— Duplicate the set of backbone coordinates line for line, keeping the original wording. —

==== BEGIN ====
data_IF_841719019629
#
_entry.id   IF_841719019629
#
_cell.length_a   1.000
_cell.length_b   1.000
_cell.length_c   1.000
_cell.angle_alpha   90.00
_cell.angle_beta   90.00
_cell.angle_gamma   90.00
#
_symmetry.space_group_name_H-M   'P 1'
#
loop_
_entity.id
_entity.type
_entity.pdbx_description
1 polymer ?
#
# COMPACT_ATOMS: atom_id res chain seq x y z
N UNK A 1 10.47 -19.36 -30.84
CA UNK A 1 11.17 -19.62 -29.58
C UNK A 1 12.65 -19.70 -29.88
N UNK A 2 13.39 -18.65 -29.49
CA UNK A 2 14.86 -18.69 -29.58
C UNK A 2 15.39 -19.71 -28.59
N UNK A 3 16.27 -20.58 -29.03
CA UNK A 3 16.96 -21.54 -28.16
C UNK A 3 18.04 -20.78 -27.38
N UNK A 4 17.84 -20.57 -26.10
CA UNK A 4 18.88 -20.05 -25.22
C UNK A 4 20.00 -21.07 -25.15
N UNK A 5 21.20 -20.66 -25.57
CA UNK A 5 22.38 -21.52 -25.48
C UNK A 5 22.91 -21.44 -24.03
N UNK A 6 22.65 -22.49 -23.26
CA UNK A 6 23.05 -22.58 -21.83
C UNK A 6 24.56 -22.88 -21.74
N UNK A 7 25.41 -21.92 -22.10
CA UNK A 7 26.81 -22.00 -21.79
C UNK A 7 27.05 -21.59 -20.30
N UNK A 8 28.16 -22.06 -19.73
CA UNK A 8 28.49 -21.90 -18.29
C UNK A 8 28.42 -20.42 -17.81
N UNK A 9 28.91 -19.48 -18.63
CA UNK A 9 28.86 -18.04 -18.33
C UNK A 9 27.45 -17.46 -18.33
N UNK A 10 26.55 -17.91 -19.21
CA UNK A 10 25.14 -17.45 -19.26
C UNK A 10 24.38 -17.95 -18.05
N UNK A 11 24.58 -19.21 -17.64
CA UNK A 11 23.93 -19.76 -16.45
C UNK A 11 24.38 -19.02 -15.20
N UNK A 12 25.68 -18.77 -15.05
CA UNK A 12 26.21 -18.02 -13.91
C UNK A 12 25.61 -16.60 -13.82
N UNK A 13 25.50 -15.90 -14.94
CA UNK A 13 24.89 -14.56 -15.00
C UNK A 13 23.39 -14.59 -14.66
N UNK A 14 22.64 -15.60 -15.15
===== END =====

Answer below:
data_IF_841719019629
#
_entry.id   IF_841719019629
#
_cell.length_a   1.000
_cell.length_b   1.000
_cell.length_c   1.000
_cell.angle_alpha   90.00
_cell.angle_beta   90.00
_cell.angle_gamma   90.00
#
_symmetry.space_group_name_H-M   'P 1'
#
loop_
_entity.id
_entity.type
_entity.pdbx_description
1 polymer ?
#
# COMPACT_ATOMS: atom_id res chain seq x y z
N UNK A 1 10.47 -19.36 -30.84
CA UNK A 1 11.17 -19.62 -29.58
C UNK A 1 12.65 -19.70 -29.88
N UNK A 2 13.39 -18.65 -29.49
CA UNK A 2 14.86 -18.69 -29.58
C UNK A 2 15.39 -19.71 -28.59
N UNK A 3 16.27 -20.58 -29.03
CA UNK A 3 16.96 -21.54 -28.16
C UNK A 3 18.04 -20.78 -27.38
N UNK A 4 17.84 -20.57 -26.10
CA UNK A 4 18.88 -20.05 -25.22
C UNK A 4 20.00 -21.07 -25.15
N UNK A 5 21.20 -20.66 -25.57
CA UNK A 5 22.38 -21.52 -25.48
C UNK A 5 22.91 -21.44 -24.03
N UNK A 6 22.65 -22.49 -23.26
CA UNK A 6 23.05 -22.58 -21.83
C UNK A 6 24.56 -22.88 -21.74
N UNK A 7 25.41 -21.92 -22.10
CA UNK A 7 26.81 -22.00 -21.79
C UNK A 7 27.05 -21.59 -20.30
N UNK A 8 28.16 -22.06 -19.73
CA UNK A 8 28.49 -21.90 -18.29
C UNK A 8 28.42 -20.42 -17.81
N UNK A 9 28.91 -19.48 -18.63
CA UNK A 9 28.86 -18.04 -18.33
C UNK A 9 27.45 -17.46 -18.33
N UNK A 10 26.55 -17.91 -19.21
CA UNK A 10 25.14 -17.45 -19.26
C UNK A 10 24.38 -17.95 -18.05
N UNK A 11 24.58 -19.21 -17.64
CA UNK A 11 23.93 -19.76 -16.45
C UNK A 11 24.38 -19.02 -15.20
N UNK A 12 25.68 -18.77 -15.05
CA UNK A 12 26.21 -18.02 -13.91
C UNK A 12 25.61 -16.60 -13.82
N UNK A 13 25.50 -15.90 -14.94
CA UNK A 13 24.89 -14.56 -15.00
C UNK A 13 23.39 -14.59 -14.66
N UNK A 14 22.64 -15.60 -15.15